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The city of Bedford plans to apply for a federal grant that could help build a new city park at Bedford springs.
A public hearing on the application is planned for 4:30 p.m. Thursday, Jan. 21, at City Hall in the Morgan Community Center. The deadline to apply is at the end of February.
Assistant city clerk Rita Davis said Monday she’s working with Mayor Russell Clifton to complete the application, seeking as much as $50,000 from the federal Recreational Trails Grant to build a mile-long multipurpose trail at the springs. The trail would accommodate activities including walking, jogging, skate boarding and rollerblading. Down the road, Davis said she and Clifton hope to add a playground, shelter house and skateboard park within the trail.
The trails grant is funded by the U.S. Division of Forestry and administered by the Kentucky Department of Local Governments, said Rob Trowbridge, a public administration specialist with the Kentuckiana Regional Planning and Development Agency in Louisville.
Trowbridge, who is assisting with the application process, described it as a “one to one” grant, meaning that the city would have to match whatever amount it might receive. If the city were awarded the full $50,000, the city commission then would be required to contribute an additional $50,000 toward the project. The city’s portion can include city funds and monetary donations from business, industry and the public, as well as “in-kind” donations.
In-kind donations include man-hours volunteered by individuals or local organizations to help with the project. A formula is used to determine the value of those hours in dollars, and that amount is added toward the city’s share, Trowbridge explained.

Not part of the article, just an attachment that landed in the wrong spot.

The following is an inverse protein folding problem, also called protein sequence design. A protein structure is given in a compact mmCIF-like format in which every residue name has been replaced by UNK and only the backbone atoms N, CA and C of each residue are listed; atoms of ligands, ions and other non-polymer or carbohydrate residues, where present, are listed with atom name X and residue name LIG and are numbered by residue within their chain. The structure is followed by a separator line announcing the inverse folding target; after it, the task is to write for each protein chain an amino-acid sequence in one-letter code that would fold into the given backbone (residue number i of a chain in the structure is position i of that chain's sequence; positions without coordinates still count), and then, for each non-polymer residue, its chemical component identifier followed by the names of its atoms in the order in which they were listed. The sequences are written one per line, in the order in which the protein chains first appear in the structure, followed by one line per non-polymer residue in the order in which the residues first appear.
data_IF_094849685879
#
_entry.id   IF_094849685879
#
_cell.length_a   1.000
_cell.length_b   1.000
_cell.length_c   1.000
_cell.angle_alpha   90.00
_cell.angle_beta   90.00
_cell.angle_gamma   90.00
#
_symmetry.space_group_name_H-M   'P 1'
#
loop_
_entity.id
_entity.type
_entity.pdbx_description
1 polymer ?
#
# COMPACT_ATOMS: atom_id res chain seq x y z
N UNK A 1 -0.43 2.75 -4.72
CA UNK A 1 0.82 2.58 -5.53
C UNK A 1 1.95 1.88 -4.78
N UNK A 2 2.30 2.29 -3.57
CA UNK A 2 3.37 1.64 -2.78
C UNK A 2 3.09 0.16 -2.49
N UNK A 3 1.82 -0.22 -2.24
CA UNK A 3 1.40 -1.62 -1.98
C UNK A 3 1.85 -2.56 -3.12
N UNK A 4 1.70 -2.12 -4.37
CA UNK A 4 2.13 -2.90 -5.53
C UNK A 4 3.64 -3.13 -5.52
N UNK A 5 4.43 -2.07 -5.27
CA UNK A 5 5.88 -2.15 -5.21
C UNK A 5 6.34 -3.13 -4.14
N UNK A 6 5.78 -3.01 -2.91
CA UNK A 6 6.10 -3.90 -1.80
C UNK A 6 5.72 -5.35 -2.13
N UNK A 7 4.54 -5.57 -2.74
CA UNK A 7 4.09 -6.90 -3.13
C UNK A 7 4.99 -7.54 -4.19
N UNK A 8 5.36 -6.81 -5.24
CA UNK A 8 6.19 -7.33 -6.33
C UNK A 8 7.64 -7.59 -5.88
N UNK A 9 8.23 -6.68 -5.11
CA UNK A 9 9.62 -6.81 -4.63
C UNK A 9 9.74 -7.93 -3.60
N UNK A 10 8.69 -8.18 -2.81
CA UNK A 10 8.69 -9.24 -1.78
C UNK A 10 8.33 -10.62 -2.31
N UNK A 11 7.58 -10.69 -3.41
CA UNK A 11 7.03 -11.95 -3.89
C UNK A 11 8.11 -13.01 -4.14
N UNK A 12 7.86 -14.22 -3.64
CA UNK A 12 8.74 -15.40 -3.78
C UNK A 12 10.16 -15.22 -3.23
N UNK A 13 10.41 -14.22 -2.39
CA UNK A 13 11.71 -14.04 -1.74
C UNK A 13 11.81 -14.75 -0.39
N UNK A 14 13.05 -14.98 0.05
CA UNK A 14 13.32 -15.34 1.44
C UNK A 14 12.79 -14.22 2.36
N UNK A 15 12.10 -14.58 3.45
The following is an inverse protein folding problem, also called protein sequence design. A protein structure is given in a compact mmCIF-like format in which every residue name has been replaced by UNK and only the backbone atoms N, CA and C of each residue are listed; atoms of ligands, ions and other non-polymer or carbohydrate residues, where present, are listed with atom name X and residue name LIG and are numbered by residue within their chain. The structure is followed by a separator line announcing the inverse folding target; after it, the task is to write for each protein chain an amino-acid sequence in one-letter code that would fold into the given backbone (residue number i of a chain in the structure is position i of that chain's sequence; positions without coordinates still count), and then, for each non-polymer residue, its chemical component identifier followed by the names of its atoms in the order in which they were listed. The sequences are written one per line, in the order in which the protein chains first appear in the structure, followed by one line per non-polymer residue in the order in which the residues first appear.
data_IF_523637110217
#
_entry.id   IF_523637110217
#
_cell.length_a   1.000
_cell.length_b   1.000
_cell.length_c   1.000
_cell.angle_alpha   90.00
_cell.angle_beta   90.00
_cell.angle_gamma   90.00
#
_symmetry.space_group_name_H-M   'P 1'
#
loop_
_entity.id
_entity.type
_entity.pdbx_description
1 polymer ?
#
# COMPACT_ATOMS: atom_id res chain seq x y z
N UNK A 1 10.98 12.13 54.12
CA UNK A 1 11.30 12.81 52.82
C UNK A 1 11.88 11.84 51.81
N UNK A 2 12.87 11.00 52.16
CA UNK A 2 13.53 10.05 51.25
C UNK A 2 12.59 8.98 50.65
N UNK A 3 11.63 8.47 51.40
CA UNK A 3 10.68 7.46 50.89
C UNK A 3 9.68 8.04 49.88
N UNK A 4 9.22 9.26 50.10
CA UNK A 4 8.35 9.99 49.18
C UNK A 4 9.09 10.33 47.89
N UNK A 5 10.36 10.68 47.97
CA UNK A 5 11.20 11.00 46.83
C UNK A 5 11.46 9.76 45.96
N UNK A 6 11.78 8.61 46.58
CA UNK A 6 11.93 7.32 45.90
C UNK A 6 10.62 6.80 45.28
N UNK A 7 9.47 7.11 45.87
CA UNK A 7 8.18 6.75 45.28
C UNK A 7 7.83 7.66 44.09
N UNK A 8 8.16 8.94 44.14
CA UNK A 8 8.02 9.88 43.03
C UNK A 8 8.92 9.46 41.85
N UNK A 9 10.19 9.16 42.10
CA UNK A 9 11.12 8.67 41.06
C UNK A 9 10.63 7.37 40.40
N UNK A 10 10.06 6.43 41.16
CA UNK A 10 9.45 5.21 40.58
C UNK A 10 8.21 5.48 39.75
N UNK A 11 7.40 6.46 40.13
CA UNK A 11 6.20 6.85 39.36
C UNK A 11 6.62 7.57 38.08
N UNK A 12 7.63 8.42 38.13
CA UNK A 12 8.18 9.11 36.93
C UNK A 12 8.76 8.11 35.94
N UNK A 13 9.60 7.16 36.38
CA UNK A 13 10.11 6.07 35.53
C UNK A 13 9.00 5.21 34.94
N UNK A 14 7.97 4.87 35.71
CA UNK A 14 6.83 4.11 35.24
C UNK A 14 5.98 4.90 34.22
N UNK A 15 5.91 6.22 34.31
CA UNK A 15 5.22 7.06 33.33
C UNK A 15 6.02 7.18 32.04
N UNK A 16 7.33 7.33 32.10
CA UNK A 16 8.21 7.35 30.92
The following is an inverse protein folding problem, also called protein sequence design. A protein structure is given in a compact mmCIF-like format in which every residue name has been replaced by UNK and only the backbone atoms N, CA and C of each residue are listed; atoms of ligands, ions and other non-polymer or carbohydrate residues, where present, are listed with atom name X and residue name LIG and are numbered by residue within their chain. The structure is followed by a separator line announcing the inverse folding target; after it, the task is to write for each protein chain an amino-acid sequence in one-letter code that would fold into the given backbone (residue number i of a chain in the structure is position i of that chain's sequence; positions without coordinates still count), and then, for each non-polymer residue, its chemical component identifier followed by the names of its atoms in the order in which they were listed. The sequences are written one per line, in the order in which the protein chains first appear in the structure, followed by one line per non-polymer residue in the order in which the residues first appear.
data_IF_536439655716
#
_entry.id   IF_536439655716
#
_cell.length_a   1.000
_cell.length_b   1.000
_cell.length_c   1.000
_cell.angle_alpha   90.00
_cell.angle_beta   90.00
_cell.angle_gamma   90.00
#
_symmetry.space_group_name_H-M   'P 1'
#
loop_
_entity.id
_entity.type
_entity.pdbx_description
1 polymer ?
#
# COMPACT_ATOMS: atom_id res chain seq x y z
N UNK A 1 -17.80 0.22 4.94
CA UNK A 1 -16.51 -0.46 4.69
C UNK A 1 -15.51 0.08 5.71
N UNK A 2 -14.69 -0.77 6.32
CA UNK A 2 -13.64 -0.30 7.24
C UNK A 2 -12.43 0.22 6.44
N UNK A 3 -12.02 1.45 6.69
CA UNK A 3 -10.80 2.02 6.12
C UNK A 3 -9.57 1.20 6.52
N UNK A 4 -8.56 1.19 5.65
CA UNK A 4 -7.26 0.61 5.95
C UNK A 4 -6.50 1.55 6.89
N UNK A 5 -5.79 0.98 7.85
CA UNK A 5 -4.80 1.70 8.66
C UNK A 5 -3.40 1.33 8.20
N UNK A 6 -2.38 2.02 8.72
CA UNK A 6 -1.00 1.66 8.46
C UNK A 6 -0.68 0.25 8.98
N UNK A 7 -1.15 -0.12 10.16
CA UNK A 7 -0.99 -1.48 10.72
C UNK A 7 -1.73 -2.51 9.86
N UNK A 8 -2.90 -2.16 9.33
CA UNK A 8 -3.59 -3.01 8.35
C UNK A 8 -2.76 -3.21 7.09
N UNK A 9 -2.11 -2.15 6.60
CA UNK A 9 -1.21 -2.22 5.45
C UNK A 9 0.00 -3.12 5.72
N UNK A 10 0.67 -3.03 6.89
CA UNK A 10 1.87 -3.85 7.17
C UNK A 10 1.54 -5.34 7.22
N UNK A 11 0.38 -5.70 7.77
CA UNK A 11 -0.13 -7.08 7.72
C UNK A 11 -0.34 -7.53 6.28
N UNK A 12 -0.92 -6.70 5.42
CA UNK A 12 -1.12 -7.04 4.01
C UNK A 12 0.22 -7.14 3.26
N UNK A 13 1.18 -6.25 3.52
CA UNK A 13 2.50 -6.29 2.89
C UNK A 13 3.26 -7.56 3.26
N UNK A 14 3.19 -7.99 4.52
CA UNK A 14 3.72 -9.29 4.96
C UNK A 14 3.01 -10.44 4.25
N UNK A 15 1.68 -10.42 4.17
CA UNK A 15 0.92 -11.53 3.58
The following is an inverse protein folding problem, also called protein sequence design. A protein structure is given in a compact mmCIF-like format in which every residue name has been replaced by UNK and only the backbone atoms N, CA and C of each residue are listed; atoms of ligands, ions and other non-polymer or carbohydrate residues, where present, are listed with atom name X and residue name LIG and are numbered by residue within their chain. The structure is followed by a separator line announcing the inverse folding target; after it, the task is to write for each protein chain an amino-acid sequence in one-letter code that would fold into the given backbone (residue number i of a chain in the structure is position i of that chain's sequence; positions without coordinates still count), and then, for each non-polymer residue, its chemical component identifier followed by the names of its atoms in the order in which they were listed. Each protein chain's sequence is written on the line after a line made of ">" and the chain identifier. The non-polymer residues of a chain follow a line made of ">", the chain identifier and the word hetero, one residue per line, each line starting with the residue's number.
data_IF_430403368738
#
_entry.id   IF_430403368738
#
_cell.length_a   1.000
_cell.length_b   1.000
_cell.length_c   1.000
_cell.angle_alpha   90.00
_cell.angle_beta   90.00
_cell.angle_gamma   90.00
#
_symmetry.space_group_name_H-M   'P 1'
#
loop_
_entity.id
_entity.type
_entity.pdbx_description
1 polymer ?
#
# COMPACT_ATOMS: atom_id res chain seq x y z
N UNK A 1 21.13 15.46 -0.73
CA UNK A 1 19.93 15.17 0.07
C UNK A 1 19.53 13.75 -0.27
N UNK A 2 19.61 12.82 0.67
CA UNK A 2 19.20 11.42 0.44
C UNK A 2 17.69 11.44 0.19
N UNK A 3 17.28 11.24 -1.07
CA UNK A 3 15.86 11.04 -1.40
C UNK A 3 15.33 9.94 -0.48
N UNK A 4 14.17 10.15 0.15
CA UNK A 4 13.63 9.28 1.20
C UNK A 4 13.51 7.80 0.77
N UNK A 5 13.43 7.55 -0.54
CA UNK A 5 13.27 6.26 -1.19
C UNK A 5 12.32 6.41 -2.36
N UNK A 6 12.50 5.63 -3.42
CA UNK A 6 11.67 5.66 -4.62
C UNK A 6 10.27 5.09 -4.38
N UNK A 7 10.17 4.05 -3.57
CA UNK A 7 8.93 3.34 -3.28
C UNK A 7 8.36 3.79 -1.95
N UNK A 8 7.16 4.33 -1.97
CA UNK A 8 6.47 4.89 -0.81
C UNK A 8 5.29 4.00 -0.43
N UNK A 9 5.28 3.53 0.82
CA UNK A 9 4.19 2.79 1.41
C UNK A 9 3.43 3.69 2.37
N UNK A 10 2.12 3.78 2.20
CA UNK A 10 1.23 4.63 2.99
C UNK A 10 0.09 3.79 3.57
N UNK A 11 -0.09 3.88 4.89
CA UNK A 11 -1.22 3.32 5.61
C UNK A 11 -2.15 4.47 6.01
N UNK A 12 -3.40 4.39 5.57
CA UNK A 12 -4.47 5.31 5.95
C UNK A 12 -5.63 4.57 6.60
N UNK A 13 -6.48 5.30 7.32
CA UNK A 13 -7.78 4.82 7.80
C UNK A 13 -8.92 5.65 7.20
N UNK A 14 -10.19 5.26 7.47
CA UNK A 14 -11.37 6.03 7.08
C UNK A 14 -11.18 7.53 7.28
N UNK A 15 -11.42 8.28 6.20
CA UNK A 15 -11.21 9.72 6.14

While the grant is very competitive, Trowbridge said he thinks the city has a good chance to get funding for the project because there is no park within Bedford’s limits. He said the application also has the support of state Rep. Rick Rand, D-Bedford, and county Judge-Executive Randy Stevens and other local government representatives.
Though the city does have a community center for indoor recreation, Bedford “desperately is in need of outdoor recreational activities,” Trowbridge said. “There is very little for families and youth to do outside in Bedford.”
In a recent city commission meeting, Clifton mentioned that he would like to see a skateboard park built at the springs for young people.
Davis said the city missed the 2009 deadline for a grant that would help pay for a skateboard park, and plans to apply for that grant this year.
Residents who support the grant may stop at City Hall during business hours and sign a petition, which also will be included with the application.
Davis said the land around the springs and the springhouse has been surveyed, but she couldn’t say for sure the size of the lot that would comprise the park. She said engineers will be brought in to look at the site and determine what preparations would be needed before a trail could be built there.
“There’s a big hole with water there,” which would be filled in and leveled, Davis said.
Davis said she hopes the city receives enough grant money to at least get the project started, acknowledging that it could take several years to complete the park as envisioned. “But, maybe we can get a little done at a time,” she said.
She also has been getting input on the skatepark design from young people who come to the community center for indoor recreation programs – particularly those who now have only city streets and sidewalks on which to ride skateboards. “We want the kids to be in on this, too.”
A Bedford landmark
The springs, a landmark in Bedford, is located on a city-owned site on U.S. 421, about a half-mile from the U.S. 42 intersection. According to a 1974 special section marking Trimble County’s bicentennial, the minerals in the springs’ water were determined in the early 1800s to have health benefits. The springs became the focal point of the Bedford Springs Hotel resort, a favorite destination for vacationers from all over the area throughout the late 19th century and early 20th century.
In the 1930s, the Works Progress Administration built the springhouse, which still stands there today.